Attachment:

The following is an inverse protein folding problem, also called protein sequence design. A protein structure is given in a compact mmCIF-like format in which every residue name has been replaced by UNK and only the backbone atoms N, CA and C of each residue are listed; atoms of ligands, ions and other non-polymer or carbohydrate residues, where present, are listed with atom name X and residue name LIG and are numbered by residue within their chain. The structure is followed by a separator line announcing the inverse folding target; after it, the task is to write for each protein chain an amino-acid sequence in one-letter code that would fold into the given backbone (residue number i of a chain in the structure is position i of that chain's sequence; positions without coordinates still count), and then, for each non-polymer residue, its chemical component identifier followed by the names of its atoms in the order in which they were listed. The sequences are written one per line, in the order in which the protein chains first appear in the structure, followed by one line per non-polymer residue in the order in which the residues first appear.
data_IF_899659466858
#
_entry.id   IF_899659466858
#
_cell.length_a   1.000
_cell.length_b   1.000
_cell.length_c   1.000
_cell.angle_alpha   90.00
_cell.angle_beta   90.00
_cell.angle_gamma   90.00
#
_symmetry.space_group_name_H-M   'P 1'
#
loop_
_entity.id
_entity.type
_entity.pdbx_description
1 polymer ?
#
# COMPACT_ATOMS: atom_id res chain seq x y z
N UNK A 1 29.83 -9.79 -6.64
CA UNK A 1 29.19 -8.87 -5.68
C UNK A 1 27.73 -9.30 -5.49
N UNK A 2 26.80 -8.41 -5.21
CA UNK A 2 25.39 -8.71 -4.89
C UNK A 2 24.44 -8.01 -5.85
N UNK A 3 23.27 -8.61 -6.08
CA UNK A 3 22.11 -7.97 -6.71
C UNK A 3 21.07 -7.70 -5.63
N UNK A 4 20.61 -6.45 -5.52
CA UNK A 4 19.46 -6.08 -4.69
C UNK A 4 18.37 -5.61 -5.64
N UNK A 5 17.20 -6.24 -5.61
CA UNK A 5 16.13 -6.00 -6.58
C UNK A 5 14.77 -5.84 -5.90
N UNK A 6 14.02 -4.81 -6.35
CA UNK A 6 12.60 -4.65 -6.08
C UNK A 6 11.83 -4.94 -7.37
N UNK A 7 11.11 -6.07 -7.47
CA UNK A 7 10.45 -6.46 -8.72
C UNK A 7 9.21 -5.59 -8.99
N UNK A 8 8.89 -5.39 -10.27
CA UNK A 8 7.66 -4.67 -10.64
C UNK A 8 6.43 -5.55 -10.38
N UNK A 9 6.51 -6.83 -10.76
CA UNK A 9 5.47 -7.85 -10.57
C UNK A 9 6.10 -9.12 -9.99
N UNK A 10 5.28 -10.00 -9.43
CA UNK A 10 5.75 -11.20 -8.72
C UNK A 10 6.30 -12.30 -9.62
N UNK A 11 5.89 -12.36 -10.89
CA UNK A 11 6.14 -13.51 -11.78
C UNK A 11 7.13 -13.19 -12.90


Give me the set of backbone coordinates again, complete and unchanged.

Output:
The following is an inverse protein folding problem, also called protein sequence design. A protein structure is given in a compact mmCIF-like format in which every residue name has been replaced by UNK and only the backbone atoms N, CA and C of each residue are listed; atoms of ligands, ions and other non-polymer or carbohydrate residues, where present, are listed with atom name X and residue name LIG and are numbered by residue within their chain. The structure is followed by a separator line announcing the inverse folding target; after it, the task is to write for each protein chain an amino-acid sequence in one-letter code that would fold into the given backbone (residue number i of a chain in the structure is position i of that chain's sequence; positions without coordinates still count), and then, for each non-polymer residue, its chemical component identifier followed by the names of its atoms in the order in which they were listed. The sequences are written one per line, in the order in which the protein chains first appear in the structure, followed by one line per non-polymer residue in the order in which the residues first appear.
data_IF_899659466858
#
_entry.id   IF_899659466858
#
_cell.length_a   1.000
_cell.length_b   1.000
_cell.length_c   1.000
_cell.angle_alpha   90.00
_cell.angle_beta   90.00
_cell.angle_gamma   90.00
#
_symmetry.space_group_name_H-M   'P 1'
#
loop_
_entity.id
_entity.type
_entity.pdbx_description
1 polymer ?
#
# COMPACT_ATOMS: atom_id res chain seq x y z
N UNK A 1 29.83 -9.79 -6.64
CA UNK A 1 29.19 -8.87 -5.68
C UNK A 1 27.73 -9.30 -5.49
N UNK A 2 26.80 -8.41 -5.21
CA UNK A 2 25.39 -8.71 -4.89
C UNK A 2 24.44 -8.01 -5.85
N UNK A 3 23.27 -8.61 -6.08
CA UNK A 3 22.11 -7.97 -6.71
C UNK A 3 21.07 -7.70 -5.63
N UNK A 4 20.61 -6.45 -5.52
CA UNK A 4 19.46 -6.08 -4.69
C UNK A 4 18.37 -5.61 -5.64
N UNK A 5 17.20 -6.24 -5.61
CA UNK A 5 16.13 -6.00 -6.58
C UNK A 5 14.77 -5.84 -5.90
N UNK A 6 14.02 -4.81 -6.35
CA UNK A 6 12.60 -4.65 -6.08
C UNK A 6 11.83 -4.94 -7.37
N UNK A 7 11.11 -6.07 -7.47
CA UNK A 7 10.45 -6.46 -8.72
C UNK A 7 9.21 -5.59 -8.99
N UNK A 8 8.89 -5.39 -10.27
CA UNK A 8 7.66 -4.67 -10.64
C UNK A 8 6.43 -5.55 -10.38
N UNK A 9 6.51 -6.83 -10.76
CA UNK A 9 5.47 -7.85 -10.57
C UNK A 9 6.10 -9.12 -9.99
N UNK A 10 5.28 -10.00 -9.43
CA UNK A 10 5.75 -11.20 -8.72
C UNK A 10 6.30 -12.30 -9.62
N UNK A 11 5.89 -12.36 -10.89
CA UNK A 11 6.14 -13.51 -11.78
C UNK A 11 7.13 -13.19 -12.90